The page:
“If the test in the Keller case 2002 BPIR 544 were applicable, the court would have to apply a lower threshold than real prospect of success and that would mean it would be enough on an application to set aside a statutory demand if the dispute were merely arguable. However, that approach would give no weight to the word “substantial” in the rule 6.5(4); nor would it give any meaning to the word “genuine” in para 12(4) of the Practice Direction. In my judgment, the requirements of substantiality of (if different) genuineness would not be met by showing that the dispute is arguable. There has to be something to suggest that the assertion is sustainable. The best evidence would be incontrovertible evidence to support the applicant’s case but this is rarely available. it would in general be enough if there were some evidence to support the applicant’s version of the facts, such as a witness statement or a document, although it would be open to reject that evidence if it were inherently implausible, or were not supported by contemporaneous documentation see also Lawrence Collins LJ in the Ashworth case, para 34. But a mere assertion by the applicant that something has been said or happened would not generally be enough if those words or events were in dispute and material to the issue between the parties…………..”

That last sentence I have just quoted wholly supports my conclusions in this case. I find a complete lack of credibility to her assertions both as to duress and undue influence, particularly when reading the 7 extracted exchanges I earlier quoted. There is nothing which gainsays these documents. The comments of Carnwath LJ in Mentmore International are pertinent. Furthermore, standing back and looking in the round at the extracted comments of Mr Justice Waksman at paragraphs 156 to 163 identified by me, for Ms Staveley to argue otherwise in fighting off the principal sum claimed in the Demand , is a doomed leap by her across the widening chasm of credibility, akin to Micawberism. It fails to support her contention that these particular issues require to be determined at trial.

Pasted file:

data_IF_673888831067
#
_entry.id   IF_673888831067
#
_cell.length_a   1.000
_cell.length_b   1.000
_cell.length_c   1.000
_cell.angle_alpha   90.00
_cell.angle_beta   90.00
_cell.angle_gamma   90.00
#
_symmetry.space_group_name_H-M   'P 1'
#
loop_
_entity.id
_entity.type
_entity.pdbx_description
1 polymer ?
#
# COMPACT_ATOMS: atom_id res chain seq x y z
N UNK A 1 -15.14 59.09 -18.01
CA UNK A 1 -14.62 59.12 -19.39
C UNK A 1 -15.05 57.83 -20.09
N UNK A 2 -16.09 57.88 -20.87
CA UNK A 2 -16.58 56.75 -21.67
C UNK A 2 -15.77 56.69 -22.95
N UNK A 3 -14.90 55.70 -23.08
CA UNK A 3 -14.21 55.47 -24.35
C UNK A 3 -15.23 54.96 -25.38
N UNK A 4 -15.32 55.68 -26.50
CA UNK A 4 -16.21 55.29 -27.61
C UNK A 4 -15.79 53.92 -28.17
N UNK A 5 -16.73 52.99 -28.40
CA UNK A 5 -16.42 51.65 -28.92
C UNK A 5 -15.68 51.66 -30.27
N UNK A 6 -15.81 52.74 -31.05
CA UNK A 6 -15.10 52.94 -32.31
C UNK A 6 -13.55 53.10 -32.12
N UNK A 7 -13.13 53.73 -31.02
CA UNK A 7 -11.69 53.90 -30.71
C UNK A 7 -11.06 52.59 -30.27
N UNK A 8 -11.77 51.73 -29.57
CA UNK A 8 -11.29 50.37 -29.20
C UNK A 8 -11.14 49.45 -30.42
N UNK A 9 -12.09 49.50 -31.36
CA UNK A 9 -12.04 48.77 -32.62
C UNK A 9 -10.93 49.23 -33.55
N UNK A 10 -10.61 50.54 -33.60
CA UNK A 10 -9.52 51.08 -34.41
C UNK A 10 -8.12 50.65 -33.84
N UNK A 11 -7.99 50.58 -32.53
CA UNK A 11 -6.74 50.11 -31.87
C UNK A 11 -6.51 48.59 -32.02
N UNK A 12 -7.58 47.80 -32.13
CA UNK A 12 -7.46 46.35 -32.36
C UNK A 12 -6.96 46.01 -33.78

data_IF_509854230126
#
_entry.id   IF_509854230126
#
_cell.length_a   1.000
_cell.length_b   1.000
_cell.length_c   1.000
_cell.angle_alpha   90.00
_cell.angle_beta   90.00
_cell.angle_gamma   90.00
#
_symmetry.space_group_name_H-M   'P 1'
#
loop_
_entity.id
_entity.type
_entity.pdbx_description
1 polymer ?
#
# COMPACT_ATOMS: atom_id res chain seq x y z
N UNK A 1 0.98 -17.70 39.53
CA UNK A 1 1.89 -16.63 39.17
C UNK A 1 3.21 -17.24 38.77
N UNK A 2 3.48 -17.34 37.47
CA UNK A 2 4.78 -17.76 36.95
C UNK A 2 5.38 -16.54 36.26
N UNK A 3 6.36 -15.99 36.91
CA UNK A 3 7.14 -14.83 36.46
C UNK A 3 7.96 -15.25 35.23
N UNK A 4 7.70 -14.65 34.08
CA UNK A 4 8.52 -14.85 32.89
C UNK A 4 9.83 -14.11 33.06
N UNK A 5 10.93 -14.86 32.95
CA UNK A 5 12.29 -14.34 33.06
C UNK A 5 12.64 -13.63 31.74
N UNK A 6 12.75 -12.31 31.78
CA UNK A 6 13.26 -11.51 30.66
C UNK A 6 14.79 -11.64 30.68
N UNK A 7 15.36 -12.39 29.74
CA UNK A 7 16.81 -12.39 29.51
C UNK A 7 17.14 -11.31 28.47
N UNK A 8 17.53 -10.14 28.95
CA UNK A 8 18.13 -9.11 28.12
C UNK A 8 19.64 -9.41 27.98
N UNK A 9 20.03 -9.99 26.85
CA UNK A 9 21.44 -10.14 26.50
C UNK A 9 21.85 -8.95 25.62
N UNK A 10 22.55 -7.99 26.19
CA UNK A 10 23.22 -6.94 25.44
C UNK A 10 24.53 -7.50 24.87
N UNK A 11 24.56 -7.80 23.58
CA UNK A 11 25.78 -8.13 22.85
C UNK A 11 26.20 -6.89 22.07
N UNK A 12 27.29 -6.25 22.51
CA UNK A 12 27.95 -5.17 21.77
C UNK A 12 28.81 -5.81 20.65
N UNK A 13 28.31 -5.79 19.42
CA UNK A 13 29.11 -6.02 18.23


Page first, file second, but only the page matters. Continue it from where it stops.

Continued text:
Misrepresentation To Set Aside The Statutory Demand

A claim to one of the species of misrepresentation needs to have two key characteristics:

ingredients of misrepresentation
  • An untrue statement which it is reasonable would be relied upon to enter into an agreement.
  • The relevant statement must have induced the person to enter into the agreement.

The court did not seem to find these ingredients were in the mix:

Having reviewed the matter and bearing in mind that Ms Agnello only relies on the 7th January 2021 agreement and the Note dated 1 April 2021, I am firmly of the view that this particular alleged misrepresentation does not cover either the 7 January 2021 agreement or the Note…

Doubts As The Source Of Funds

The court dealt with a final ground to set aside the statutory demand. A point was expressed by the applicant about whether a payment should be made to the respondent and the court appeared unimpressed:

Is this serious to set aside statutory demand

Finally, I deal with the one further point raised by Mr Loveday as to other grounds to set aside the Demand, namely the concern that any payment made to Mr Restis may be a criminal offence as there is no evidence that the monies advanced were those of Mr Restis. The evidence before the court is that it came from Mr Restis (see paragraph 10 of his witness statement and the Bank transfer document at page 436 of the application bundle). To claim that Ms Staveley is entitled to withhold payment because of doubts as to the source of funds and the bona fides of Mr Restis, relying on anecdotal evidence, is wholly without merit and is being used as a screen to avoid payment. If it is seriously being argued to be a defence to the Demand I wholly reject it.

Result

The statutory demand was not set aside:

To conclude I therefore find that there was no duress or undue influence placed on Ms Staveley and there were no misrepresentations made which would support an argument that any triable issue has been raised. The 7 January 2021 Agreement and/or the Note are unimpeachable, each in their own independent right, showing a clear acknowledgment of liability to pay the balance of the primary loan. Claims under the Demand so far as it relates to the legal fees and interest accrued both before and after 3 April 2023 are not being pursued. The only part of the Demand which remains extant for the purpose of the application before me is therefore the balance of the primary loan. Having found that none of the grounds put forward by Ms Staveley is of sufficient weight to avoid liability, the Demand totalling £3,477,000 is sound and the application to set aside, confined to that figure only, is dismissed.

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Author: Elliot Green
Last Updated: June 12, 2024